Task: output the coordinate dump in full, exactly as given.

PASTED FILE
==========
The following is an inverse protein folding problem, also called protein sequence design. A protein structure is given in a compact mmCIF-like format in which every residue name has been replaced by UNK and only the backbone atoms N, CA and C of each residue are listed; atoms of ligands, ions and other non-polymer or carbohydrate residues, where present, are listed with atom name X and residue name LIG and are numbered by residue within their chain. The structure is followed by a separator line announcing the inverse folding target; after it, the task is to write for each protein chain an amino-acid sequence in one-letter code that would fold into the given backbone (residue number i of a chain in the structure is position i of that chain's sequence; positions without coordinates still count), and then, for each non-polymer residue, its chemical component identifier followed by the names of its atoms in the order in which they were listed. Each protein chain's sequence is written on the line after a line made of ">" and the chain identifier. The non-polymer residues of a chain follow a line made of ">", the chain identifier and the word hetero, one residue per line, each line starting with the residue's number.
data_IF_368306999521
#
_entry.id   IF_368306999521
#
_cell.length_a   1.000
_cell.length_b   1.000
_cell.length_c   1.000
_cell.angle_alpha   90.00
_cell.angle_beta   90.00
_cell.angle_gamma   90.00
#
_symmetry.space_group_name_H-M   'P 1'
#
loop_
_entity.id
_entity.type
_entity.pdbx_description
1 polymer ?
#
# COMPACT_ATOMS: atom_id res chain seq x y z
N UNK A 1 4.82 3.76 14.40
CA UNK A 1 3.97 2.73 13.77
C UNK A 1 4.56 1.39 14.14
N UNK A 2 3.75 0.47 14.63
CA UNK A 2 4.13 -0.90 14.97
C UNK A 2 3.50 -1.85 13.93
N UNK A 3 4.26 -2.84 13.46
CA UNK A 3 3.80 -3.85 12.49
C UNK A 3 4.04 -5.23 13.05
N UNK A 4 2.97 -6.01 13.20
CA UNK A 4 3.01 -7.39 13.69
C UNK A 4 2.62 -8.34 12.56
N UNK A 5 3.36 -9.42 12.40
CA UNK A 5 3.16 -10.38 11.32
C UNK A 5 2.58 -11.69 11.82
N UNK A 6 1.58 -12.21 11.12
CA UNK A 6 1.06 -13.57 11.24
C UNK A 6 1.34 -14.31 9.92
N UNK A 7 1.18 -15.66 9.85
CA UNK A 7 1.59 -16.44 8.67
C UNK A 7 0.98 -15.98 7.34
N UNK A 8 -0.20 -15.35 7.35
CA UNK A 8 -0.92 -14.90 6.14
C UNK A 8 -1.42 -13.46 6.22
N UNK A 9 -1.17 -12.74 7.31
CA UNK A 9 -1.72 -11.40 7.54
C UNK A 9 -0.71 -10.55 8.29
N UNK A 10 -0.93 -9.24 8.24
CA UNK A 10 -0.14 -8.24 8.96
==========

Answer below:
The following is an inverse protein folding problem, also called protein sequence design. A protein structure is given in a compact mmCIF-like format in which every residue name has been replaced by UNK and only the backbone atoms N, CA and C of each residue are listed; atoms of ligands, ions and other non-polymer or carbohydrate residues, where present, are listed with atom name X and residue name LIG and are numbered by residue within their chain. The structure is followed by a separator line announcing the inverse folding target; after it, the task is to write for each protein chain an amino-acid sequence in one-letter code that would fold into the given backbone (residue number i of a chain in the structure is position i of that chain's sequence; positions without coordinates still count), and then, for each non-polymer residue, its chemical component identifier followed by the names of its atoms in the order in which they were listed. Each protein chain's sequence is written on the line after a line made of ">" and the chain identifier. The non-polymer residues of a chain follow a line made of ">", the chain identifier and the word hetero, one residue per line, each line starting with the residue's number.
data_IF_368306999521
#
_entry.id   IF_368306999521
#
_cell.length_a   1.000
_cell.length_b   1.000
_cell.length_c   1.000
_cell.angle_alpha   90.00
_cell.angle_beta   90.00
_cell.angle_gamma   90.00
#
_symmetry.space_group_name_H-M   'P 1'
#
loop_
_entity.id
_entity.type
_entity.pdbx_description
1 polymer ?
#
# COMPACT_ATOMS: atom_id res chain seq x y z
N UNK A 1 4.82 3.76 14.40
CA UNK A 1 3.97 2.73 13.77
C UNK A 1 4.56 1.39 14.14
N UNK A 2 3.75 0.47 14.63
CA UNK A 2 4.13 -0.90 14.97
C UNK A 2 3.50 -1.85 13.93
N UNK A 3 4.26 -2.84 13.46
CA UNK A 3 3.80 -3.85 12.49
C UNK A 3 4.04 -5.23 13.05
N UNK A 4 2.97 -6.01 13.20
CA UNK A 4 3.01 -7.39 13.69
C UNK A 4 2.62 -8.34 12.56
N UNK A 5 3.36 -9.42 12.40
CA UNK A 5 3.16 -10.38 11.32
C UNK A 5 2.58 -11.69 11.82
N UNK A 6 1.58 -12.21 11.12
CA UNK A 6 1.06 -13.57 11.24
C UNK A 6 1.34 -14.31 9.92
N UNK A 7 1.18 -15.66 9.85
CA UNK A 7 1.59 -16.44 8.67
C UNK A 7 0.98 -15.98 7.34
N UNK A 8 -0.20 -15.35 7.35
CA UNK A 8 -0.92 -14.90 6.14
C UNK A 8 -1.42 -13.46 6.22
N UNK A 9 -1.17 -12.74 7.31
CA UNK A 9 -1.72 -11.40 7.54
C UNK A 9 -0.71 -10.55 8.29
N UNK A 10 -0.93 -9.24 8.24
CA UNK A 10 -0.14 -8.24 8.96